Going hire and higher: Nicky Holland is available for string arrangements, backing vocals, weddings and bar mitzvahs. Giles Smith met her

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The Independent Culture
NICKY Holland's new album - titled, uncannily, Nicky Holland - is her first, but it comes after 10 years of working on virtually everybody else's. Holland is among pop's most flexible hired hands. Tears for Fears, Lloyd Cole, Cyndi Lauper, Oleta Adams, Ryuichi Sakamoto . . . they've all called her in to arrange strings, or assist with a tune, or sing backing vocals, or set up orchestral parts, or play some piano. She's an all-purpose musical troubleshooter. If you're David Byrne, and you need some folk songs from the Bahamas transcribed, then Nicky Holland is your woman.

'He asked me if I would do a little job on some tapes he had. They were field recordings, I think - quite rough - and he said, 'Wherever you can't make out what's going on, just make it up.' I think he ended up using them for some theatre pieces.'

There are many reasons why Holland has never gone short of work. For backing vocals, she simply makes the right kind of noise. ('My voice is fat, so it doubles well. Lloyd Cole told me he used me because I was good, but not that good. He didn't want anyone too pro.') But she also has a degree from the Royal Academy of Music, a qualification as scarce in pop circles as skinheads at a Cliff Richard gig. People turn to her for the difficult bits.

Holland was born in Hertfordshire. Her mother was a concert pianist, her father's mother played piano for silent films. 'I remember Prokofiev blaring out in the house on Sunday mornings. But also Mum had all the Bacharach / David records, and a lot of Herb Alpert and the Tijuana Brass. She sat me at the piano on her knee from age two. She used to play music for me and my sister to dance to. By the time I was six, we were fighting if we tried to have lessons together, so I had my first proper teacher at six. At nine I won a scholarship to the Royal Academy. I went to ordinary school in the week, and then every Saturday morning I had a three- quarter day of music lessons - ear training, choir . . .'

When she left the Academy, she set about abusing everything she had learnt in a three-woman group called the Ravishing Beauties. Possibly not entirely serious, they wore perforated brown suede dresses that they called 'tea-bags' and sang mournfully to pre-prepared backing tracks on a tape recorder. Their repertoire included the less-than-cheering number 'Arctic Death', which made them, in some ways, the ideal support act for the Teardrop Explodes.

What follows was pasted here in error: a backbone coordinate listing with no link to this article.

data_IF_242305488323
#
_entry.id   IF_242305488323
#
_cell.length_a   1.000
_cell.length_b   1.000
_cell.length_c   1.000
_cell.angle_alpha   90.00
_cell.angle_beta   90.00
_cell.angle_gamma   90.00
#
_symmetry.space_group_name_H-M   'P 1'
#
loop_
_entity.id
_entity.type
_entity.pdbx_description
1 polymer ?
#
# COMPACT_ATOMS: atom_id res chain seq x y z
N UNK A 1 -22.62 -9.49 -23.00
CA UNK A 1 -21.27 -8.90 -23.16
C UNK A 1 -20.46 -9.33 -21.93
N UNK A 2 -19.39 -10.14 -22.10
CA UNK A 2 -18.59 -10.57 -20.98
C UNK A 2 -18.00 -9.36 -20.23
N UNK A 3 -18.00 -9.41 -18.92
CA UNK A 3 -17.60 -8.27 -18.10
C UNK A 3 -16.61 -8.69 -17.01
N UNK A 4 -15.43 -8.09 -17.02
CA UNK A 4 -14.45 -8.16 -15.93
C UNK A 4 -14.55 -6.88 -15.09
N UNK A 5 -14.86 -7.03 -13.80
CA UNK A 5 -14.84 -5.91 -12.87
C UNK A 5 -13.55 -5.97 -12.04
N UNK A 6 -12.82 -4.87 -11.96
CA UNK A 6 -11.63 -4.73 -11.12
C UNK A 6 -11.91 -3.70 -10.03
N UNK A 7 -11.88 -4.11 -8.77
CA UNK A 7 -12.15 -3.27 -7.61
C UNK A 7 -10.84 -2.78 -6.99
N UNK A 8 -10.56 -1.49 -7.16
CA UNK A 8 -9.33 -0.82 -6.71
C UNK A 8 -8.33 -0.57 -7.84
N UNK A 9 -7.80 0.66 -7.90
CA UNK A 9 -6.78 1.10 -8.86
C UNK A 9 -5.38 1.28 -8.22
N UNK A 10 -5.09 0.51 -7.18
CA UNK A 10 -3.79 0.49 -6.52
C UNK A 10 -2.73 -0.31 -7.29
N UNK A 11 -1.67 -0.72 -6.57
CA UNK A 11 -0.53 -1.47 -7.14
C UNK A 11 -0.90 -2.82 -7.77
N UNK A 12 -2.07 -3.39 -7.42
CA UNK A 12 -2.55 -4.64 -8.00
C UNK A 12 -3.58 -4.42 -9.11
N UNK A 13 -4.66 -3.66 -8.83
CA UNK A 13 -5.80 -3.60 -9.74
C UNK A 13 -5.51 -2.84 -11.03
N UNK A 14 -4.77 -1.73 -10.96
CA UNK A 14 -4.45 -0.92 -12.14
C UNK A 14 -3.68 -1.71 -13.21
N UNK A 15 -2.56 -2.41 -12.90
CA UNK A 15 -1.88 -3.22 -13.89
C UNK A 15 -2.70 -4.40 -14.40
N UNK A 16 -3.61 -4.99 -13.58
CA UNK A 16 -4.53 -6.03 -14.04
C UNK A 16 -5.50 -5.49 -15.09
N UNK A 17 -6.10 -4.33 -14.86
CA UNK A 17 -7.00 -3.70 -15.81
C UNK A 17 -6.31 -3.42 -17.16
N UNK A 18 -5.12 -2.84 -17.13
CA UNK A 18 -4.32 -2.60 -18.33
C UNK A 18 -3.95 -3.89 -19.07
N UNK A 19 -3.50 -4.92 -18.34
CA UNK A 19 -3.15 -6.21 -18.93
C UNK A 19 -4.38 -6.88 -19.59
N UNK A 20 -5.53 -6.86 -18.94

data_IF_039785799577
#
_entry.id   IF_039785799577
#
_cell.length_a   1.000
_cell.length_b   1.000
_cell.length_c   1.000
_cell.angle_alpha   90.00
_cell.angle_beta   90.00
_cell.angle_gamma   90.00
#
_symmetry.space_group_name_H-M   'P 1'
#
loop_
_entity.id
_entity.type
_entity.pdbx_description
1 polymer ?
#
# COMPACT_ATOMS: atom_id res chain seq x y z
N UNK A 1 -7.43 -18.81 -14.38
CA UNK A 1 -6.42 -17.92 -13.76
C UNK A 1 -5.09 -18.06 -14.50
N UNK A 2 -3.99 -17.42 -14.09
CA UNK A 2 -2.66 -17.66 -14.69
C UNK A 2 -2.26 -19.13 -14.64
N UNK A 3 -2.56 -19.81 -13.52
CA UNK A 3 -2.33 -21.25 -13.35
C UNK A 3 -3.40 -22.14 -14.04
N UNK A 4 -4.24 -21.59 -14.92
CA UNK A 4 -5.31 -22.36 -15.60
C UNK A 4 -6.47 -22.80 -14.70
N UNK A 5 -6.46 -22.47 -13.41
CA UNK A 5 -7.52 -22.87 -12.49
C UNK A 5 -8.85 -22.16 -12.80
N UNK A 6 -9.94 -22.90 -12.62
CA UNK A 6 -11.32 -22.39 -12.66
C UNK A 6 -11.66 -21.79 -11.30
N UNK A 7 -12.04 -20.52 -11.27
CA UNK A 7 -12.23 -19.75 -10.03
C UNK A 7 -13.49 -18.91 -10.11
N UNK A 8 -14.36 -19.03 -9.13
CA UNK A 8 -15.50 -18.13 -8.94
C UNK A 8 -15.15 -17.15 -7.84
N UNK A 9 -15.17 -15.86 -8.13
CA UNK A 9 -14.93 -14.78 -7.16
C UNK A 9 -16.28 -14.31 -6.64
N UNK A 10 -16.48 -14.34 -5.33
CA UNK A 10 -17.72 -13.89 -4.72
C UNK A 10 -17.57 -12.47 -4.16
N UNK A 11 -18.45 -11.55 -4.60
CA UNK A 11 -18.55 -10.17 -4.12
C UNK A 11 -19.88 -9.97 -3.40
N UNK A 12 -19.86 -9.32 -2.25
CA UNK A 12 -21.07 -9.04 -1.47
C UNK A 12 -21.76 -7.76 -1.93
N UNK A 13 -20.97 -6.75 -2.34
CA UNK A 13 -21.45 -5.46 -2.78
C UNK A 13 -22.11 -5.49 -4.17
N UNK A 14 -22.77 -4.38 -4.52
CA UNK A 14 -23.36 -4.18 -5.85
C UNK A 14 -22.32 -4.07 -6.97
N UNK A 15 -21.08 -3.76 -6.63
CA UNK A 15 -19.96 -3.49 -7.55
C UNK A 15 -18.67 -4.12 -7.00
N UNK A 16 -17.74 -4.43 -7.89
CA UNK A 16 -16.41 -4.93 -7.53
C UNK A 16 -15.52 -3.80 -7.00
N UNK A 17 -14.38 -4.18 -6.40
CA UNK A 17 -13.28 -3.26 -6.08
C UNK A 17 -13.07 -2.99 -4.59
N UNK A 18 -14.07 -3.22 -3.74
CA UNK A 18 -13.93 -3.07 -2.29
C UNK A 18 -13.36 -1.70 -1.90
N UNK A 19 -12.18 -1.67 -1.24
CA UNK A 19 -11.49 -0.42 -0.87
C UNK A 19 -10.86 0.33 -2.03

What it didn't make them was any money. Holland resorted to playing four nights a week as a pianist at the Gatwick Hilton. She says she went into this knowing about 100 songs and came out knowing 500 - 'cocktail music, light classical, blues . . .' It may explain the breadth of her subsequent work. Finally, she got a job scoring the strings on the Funboy Three's version of Gershwin's 'Summertime' and found herself appointed as keyboard player and musical director.

'And while I was on tour with them, I met Roland Orzabal from Tears for Fears.' Much later, Orzabal sent her a tape of Songs from the Big Chair and asked her to join a tour. Holland says she went because 'the guitar solo on 'Everybody Wants to Rule the World' reminded me of Steely Dan's 'Reelin' in the Years'. The whole thing took off in such a huge way that I ended working for them solidly for three years.' Five of her collaborations with Orzabal turned up on the Seeds of Love album, on which Holland worked as an arranger.

She lives in New York now, where she moved with her husband in the late 1980s (when she performed last month in a smartly-executed one-off show at Ronnie Scott's, she was seven months pregnant with their first child). Her first employment in New York was as a string arranger for Lloyd Cole. Then she worked with Sakamoto and Byrne. Byrne put her on his Uh- Oh album. 'I noticed that very often he would treat the guitar like it was some kind of foreign thing that might attack him, or like it was a hotplate. He wanted me to play organ once, which I'm not very good at, but when I adopted his method, treating it like it was strange to me, I suddenly started to get all this encouraging feedback from him.'

Sakamoto pulled her into his touring band and set her voice alongside Brian Wilson's in the track 'Calling from Tokyo' on the Beauty album. 'When Wilson did his vocal, he was there with Dr Eugene Landy, his therapist, and someone who was employed simply to write down in a diary everything that happened in the studio.'

One of her songs has just been recorded by both Tia Carera from Wayne's World and Gladys Knight. She also has a song on the next Cyndi Lauper album. 'I thought about what I like about Cyndi Lauper - and it's not the dresses and the wild hair, but the moments on 'Time After Time' and 'True Colours' when she sounds vulnerable. We went after that, and I think the song is about the best thing I've had anything to do with.'

The 10 songs on her own album were mostly written 'at home, in the morning, while I was still in my dressing gown, without my contact lenses in, in a blur'. The album is meticulously arranged, and Holland's underplayed voice might put you in mind of Carole King. The sleeve-credits teem with studio- smart sessioneers. Nicky Holland's name is on the front, though, in a big gold smudge. If you'd spent 10 years in the small- print, you'd probably want to make a statement.

(Photograph omitted)

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